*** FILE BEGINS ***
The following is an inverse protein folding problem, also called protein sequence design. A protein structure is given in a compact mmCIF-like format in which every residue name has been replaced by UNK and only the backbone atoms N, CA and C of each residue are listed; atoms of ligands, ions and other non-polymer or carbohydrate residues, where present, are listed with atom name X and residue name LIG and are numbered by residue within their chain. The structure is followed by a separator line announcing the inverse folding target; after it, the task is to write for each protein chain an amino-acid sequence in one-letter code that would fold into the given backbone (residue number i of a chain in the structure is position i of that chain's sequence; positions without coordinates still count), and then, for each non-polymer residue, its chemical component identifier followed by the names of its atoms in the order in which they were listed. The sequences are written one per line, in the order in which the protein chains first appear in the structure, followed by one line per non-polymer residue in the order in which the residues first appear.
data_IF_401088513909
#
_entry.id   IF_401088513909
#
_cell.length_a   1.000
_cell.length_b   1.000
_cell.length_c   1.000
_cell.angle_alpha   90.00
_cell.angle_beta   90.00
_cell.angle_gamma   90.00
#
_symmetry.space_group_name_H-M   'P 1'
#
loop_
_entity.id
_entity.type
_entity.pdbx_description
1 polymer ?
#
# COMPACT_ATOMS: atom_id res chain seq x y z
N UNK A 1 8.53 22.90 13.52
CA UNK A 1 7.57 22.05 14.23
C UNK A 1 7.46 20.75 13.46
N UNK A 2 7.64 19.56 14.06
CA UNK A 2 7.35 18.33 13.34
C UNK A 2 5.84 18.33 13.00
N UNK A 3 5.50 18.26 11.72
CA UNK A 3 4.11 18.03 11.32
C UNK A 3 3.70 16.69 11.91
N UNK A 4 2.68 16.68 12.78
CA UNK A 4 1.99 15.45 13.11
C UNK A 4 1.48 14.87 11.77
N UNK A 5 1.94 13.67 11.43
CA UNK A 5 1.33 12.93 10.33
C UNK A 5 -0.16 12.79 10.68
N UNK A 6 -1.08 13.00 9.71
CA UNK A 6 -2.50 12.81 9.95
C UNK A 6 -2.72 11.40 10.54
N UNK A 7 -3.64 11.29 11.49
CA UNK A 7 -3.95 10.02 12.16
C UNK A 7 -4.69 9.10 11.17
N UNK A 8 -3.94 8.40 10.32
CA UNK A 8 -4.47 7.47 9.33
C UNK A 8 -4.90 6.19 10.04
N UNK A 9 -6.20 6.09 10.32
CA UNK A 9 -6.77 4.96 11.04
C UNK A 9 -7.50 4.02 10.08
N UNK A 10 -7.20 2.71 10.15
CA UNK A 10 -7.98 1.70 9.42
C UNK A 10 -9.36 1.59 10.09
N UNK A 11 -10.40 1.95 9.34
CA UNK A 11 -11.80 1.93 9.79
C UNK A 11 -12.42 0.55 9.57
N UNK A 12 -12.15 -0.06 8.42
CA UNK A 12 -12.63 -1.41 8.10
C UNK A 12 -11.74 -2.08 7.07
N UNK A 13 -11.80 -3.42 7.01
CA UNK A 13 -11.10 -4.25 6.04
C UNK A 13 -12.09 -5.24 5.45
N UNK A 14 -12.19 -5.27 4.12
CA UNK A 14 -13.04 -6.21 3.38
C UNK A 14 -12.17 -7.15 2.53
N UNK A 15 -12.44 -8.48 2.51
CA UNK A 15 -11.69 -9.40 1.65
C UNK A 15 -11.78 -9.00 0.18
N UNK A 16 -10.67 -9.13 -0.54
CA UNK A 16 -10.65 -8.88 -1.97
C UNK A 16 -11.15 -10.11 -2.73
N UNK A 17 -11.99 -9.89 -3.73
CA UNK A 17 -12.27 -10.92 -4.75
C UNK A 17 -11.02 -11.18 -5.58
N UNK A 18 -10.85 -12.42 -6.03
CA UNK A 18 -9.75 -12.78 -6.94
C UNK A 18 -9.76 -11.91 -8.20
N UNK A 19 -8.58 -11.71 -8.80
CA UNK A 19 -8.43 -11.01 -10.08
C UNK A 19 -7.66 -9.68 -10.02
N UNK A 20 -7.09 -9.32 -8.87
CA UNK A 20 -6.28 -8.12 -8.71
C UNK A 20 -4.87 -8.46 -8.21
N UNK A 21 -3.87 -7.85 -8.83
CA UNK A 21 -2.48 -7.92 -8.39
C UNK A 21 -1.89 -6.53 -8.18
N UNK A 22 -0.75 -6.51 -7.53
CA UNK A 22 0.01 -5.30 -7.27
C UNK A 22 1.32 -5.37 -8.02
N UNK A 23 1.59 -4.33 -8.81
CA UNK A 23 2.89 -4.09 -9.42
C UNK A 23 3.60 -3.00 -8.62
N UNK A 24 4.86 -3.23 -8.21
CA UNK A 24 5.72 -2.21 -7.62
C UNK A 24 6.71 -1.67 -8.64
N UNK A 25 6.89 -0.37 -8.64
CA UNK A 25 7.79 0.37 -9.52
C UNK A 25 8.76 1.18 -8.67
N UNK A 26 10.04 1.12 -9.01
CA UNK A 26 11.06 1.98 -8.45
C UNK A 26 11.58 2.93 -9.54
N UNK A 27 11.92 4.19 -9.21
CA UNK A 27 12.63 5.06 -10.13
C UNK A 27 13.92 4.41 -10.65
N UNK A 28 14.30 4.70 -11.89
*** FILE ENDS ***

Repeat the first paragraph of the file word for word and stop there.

The following is an inverse protein folding problem, also called protein sequence design. A protein structure is given in a compact mmCIF-like format in which every residue name has been replaced by UNK and only the backbone atoms N, CA and C of each residue are listed; atoms of ligands, ions and other non-polymer or carbohydrate residues, where present, are listed with atom name X and residue name LIG and are numbered by residue within their chain. The structure is followed by a separator line announcing the inverse folding target; after it, the task is to write for each protein chain an amino-acid sequence in one-letter code that would fold into the given backbone (residue number i of a chain in the structure is position i of that chain's sequence; positions without coordinates still count), and then, for each non-polymer residue, its chemical component identifier followed by the names of its atoms in the order in which they were listed. The sequences are written one per line, in the order in which the protein chains first appear in the structure, followed by one line per non-polymer residue in the order in which the residues first appear.